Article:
Fonvizin, Denis Ivanovich

From Enlightenment and Revolution
Revision as of 21:29, 5 November 2008 by Toubiana (talk | contribs)
(diff) ← Older revision | Latest revision (diff) | Newer revision → (diff)
Jump to navigation Jump to search

Fonvizin, Denis Ivanovich (1745-92): Russian Playwright.

A prominent Russian playwright of the eighteenth century, Denis Fonvizin is best known for his two satirical comedies- the Brigadier General and the Minor.

Fonvizin was born in Moscow on April 3, probably in 1745, to a middle class, landowning family of German descent. In 1755, he attended Moscow University’s gymnasium, learning Latin and German. In 1763, he moved to St. Petersburg, beginning a career with the Ministry of Foreign Affairs as a translator. Between 1762 – 1766, he also translated French and German literary works including Voltaire’s Alzire, and also achieved renown for his satiric poems. Around 1768, he wrote his first original play, The Brigadier, a love story and a social satire, not published until 1786. The play was popular, and in 1769, he read it to Catherine II, the Great, with enormous success.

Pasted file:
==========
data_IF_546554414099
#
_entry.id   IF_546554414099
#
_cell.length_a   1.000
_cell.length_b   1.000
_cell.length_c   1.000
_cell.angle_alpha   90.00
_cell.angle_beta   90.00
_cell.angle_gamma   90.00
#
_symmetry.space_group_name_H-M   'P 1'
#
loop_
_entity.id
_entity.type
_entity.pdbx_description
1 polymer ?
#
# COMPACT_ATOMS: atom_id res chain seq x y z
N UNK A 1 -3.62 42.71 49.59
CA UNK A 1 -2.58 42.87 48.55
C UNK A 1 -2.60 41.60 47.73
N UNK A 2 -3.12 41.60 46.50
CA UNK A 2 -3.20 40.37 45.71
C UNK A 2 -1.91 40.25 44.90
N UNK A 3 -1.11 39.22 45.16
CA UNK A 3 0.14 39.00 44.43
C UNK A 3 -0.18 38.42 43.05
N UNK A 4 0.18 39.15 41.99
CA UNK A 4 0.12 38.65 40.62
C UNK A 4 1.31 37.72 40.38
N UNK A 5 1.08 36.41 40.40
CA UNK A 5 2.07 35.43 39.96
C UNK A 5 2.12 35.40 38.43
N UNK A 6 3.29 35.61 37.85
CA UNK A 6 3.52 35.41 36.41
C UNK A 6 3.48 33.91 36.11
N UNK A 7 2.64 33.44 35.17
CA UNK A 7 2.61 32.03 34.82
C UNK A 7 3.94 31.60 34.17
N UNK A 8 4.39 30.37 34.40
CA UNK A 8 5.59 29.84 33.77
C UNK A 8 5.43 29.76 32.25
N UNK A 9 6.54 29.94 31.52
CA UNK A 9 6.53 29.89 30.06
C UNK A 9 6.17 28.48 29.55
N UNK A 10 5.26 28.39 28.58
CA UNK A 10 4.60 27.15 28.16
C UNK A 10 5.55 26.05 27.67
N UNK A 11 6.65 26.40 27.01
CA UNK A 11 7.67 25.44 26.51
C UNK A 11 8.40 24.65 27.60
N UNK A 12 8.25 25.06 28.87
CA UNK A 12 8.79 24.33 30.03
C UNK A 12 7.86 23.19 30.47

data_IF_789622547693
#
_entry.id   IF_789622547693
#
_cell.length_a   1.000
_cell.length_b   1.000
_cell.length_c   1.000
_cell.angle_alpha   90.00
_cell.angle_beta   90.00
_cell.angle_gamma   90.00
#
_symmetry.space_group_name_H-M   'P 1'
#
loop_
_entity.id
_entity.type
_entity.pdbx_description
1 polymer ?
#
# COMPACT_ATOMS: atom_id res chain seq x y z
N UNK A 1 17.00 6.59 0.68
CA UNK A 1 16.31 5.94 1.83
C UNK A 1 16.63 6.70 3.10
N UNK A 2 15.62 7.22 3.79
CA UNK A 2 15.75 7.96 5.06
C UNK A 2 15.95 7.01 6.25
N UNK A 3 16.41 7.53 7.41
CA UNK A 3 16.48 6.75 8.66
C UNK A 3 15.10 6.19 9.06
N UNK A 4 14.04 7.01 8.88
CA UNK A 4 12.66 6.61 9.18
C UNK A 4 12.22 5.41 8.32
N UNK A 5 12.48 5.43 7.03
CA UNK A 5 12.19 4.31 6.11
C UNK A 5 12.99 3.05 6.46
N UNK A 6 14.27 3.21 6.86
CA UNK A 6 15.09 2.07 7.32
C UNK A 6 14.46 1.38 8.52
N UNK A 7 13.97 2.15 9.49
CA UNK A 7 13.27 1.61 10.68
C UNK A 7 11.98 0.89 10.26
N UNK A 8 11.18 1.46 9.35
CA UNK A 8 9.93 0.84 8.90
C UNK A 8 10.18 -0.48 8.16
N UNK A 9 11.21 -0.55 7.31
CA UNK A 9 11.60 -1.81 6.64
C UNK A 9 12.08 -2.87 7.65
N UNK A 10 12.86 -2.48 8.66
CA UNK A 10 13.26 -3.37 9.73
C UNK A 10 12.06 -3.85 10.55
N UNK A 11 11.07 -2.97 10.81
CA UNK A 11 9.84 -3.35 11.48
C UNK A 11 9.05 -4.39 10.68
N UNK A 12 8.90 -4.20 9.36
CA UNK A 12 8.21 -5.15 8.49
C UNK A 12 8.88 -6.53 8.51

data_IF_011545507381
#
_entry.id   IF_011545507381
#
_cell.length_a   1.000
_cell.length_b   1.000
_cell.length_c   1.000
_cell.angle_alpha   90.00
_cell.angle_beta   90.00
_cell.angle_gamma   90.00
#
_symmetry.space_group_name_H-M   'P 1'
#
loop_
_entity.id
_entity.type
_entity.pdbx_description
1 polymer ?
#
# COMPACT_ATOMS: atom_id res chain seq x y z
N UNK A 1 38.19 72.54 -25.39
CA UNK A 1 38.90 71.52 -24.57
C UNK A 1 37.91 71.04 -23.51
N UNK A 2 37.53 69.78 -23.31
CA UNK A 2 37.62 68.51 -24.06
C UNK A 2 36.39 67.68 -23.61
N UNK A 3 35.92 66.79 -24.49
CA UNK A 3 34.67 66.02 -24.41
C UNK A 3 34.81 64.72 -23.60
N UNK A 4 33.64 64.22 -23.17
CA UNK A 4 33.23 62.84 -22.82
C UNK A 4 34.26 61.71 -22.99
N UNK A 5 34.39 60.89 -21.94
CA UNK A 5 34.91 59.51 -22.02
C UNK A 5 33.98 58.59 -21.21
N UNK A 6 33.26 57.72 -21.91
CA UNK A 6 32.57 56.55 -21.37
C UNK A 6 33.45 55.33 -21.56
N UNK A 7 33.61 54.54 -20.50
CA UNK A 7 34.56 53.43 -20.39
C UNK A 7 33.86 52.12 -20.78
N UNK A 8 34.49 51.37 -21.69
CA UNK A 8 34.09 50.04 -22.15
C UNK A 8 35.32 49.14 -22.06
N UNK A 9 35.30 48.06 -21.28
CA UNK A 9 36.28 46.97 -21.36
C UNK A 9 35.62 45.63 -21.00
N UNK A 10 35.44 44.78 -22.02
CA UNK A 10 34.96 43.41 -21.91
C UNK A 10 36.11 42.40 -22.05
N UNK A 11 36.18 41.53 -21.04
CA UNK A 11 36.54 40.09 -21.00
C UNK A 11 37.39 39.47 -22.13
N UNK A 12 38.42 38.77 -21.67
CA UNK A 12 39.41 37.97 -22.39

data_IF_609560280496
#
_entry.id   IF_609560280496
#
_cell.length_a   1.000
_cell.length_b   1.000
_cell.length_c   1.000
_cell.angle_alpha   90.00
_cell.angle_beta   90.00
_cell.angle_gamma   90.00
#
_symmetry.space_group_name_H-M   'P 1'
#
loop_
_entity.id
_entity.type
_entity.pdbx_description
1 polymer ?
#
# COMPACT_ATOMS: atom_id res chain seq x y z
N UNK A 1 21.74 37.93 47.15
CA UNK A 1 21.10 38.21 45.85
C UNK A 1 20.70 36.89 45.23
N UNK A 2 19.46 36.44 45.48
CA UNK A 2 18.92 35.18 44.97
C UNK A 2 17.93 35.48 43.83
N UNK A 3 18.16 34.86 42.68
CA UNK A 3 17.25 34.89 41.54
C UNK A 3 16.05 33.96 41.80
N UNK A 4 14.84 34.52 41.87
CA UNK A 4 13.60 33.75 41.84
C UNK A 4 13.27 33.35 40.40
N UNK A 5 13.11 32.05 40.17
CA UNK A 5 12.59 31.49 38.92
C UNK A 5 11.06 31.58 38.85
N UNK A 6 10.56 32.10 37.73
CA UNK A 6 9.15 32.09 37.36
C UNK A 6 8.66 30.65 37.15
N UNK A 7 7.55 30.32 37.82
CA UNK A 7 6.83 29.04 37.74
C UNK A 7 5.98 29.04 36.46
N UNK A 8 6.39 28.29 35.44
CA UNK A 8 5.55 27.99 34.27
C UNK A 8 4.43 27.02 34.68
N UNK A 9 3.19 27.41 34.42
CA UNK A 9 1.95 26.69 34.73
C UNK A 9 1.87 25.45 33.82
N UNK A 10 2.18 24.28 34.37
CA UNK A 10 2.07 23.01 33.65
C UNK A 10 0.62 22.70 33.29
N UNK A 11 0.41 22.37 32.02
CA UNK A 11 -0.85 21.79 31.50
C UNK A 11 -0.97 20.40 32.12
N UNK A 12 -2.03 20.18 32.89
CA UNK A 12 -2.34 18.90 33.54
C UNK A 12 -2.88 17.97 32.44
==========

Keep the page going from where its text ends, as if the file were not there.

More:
By the 1770’s, Fonvizin was popular and respected, and in 1773, he was granted an estate. The following year he married Ekaterina Ivanovna Kholpova. In 1782, he wrote his masterpiece, The Minor, which is still in production in Russia. A satire condemning the gentry, at first the actors were reluctant to perform, afraid of offending the aristocracy. Calling for a restriction on a monarch’s power, the play had potential to offend even Catherine. It was eventually staged in St. Petersburg, and proved a tremendous success.

In 1785, Fonvizin suffered a stroke, resulting in paralysis. His condition gradually improved, but affected his health for the rest of his life. Blaming his poor health on his sins, he wrote, but never finished, Open Hearted Confession, expressing contrition for his sins. In 1791 he suffered several more strokes and died the following year on December 1.

Further Reading:

Dictionary of Literary Biography. Volume 150: "Early Modern Russian Writers, Late Seventeenth and Eighteenth Centuries." Edited by Marcus C.Levitt., 1995.

Sigrid Kelsey

Louisiana State University